Morsi scraps controversial decree
Egyptian President Mohamed Morsi has cancelled the controversial decree he issued last month that gave him extensive new powers and sparked violent protests across the country, officials say.
However, despite demands from the opposition, a news conference in Cairo was told on Saturday night that this month’s referendum on a new constitution would go ahead as planned.
The announcements were made following hours of talks with political and public figures at Morsi’s presidential palace on Saturday.
Mohamed Selim al-Awa, an Islamist politician acting as spokesman for the meeting, said: "The constitutional decree is annulled from this moment."
He said the referendum on the controversial new constitution would go ahead on December 15 because it is not legally possible for the president to postpone it.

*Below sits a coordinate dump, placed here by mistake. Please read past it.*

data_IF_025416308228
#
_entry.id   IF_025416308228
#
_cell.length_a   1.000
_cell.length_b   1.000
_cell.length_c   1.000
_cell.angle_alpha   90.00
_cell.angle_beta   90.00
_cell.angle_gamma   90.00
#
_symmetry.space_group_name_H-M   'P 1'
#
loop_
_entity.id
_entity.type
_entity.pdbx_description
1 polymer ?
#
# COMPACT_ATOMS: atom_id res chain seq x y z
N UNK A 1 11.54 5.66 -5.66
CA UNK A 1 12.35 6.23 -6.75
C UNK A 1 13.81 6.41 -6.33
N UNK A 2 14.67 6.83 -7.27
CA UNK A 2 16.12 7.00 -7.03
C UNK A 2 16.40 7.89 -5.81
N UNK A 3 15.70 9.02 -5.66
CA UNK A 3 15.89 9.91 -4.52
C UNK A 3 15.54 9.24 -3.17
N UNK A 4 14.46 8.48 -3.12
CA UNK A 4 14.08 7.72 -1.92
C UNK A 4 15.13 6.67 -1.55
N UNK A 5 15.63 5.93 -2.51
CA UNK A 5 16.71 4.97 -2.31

Saturday’s meeting was boycotted by the main opposition leaders and had little credibility among protesters who want both the decree and the referendum cancelled.
Earlier on Saturday, Egypt’s military called for dialogue to resolve the crisis.
"Anything other than that [dialogue] will force us into a dark tunnel with disastrous consequences; something that we won't allow," it said.
In a new decree, issued by the president late on Saturday, the first article reportedly ‘cancels the constitutional declaration’.
But although the decree has been annulled, some decisions under it will still stand.
According to reports, the general prosecutor, who was dismissed, will not be reinstated, and the retrial of the former regime officials will go ahead.
Opposition coalition, the National Salvation Front, which stayed away from Saturday's talks, is set to meet on Sunday to discuss a response to Morsi’s latest move.
- Opposition group calls Morsi's backtrack on decree 'meaningless'
- Morsi 'ready' to postpone controversial referendum, says justice minister
- Morsi's new prosecutor offers to resign over powers protests
- ‘Wedding by Presidential Decree’ Calls for Change of Regime
- The Brotherhood rallies to Morsi's side after mass opposition demonstrations